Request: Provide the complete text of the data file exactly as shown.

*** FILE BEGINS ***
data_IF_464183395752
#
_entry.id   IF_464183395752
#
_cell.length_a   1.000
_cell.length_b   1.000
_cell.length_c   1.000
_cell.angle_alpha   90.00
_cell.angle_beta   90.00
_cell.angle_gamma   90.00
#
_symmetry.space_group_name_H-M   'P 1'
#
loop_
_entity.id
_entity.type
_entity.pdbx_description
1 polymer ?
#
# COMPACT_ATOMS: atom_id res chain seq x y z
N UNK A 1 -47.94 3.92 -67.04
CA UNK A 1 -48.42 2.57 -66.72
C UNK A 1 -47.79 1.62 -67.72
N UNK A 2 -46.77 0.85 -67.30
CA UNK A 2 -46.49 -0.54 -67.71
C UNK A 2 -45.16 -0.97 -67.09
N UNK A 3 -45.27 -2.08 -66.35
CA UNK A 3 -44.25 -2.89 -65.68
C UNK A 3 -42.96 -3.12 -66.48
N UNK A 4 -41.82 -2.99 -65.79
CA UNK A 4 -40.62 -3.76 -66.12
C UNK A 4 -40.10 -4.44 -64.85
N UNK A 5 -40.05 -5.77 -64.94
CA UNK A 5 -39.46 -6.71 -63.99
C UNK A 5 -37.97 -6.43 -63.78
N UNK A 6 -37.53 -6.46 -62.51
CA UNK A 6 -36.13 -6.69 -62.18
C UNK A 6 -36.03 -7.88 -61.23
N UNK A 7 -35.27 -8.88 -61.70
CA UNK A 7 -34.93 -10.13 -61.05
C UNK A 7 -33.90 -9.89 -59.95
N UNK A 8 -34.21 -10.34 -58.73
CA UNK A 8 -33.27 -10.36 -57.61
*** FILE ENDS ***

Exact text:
data_IF_464183395752
#
_entry.id   IF_464183395752
#
_cell.length_a   1.000
_cell.length_b   1.000
_cell.length_c   1.000
_cell.angle_alpha   90.00
_cell.angle_beta   90.00
_cell.angle_gamma   90.00
#
_symmetry.space_group_name_H-M   'P 1'
#
loop_
_entity.id
_entity.type
_entity.pdbx_description
1 polymer ?
#
# COMPACT_ATOMS: atom_id res chain seq x y z
N UNK A 1 -47.94 3.92 -67.04
CA UNK A 1 -48.42 2.57 -66.72
C UNK A 1 -47.79 1.62 -67.72
N UNK A 2 -46.77 0.85 -67.30
CA UNK A 2 -46.49 -0.54 -67.71
C UNK A 2 -45.16 -0.97 -67.09
N UNK A 3 -45.27 -2.08 -66.35
CA UNK A 3 -44.25 -2.89 -65.68
C UNK A 3 -42.96 -3.12 -66.48
N UNK A 4 -41.82 -2.99 -65.79
CA UNK A 4 -40.62 -3.76 -66.12
C UNK A 4 -40.10 -4.44 -64.85
N UNK A 5 -40.05 -5.77 -64.94
CA UNK A 5 -39.46 -6.71 -63.99
C UNK A 5 -37.97 -6.43 -63.78
N UNK A 6 -37.53 -6.46 -62.51
CA UNK A 6 -36.13 -6.69 -62.18
C UNK A 6 -36.03 -7.88 -61.23
N UNK A 7 -35.27 -8.88 -61.70
CA UNK A 7 -34.93 -10.13 -61.05
C UNK A 7 -33.90 -9.89 -59.95
N UNK A 8 -34.21 -10.34 -58.73
CA UNK A 8 -33.27 -10.36 -57.61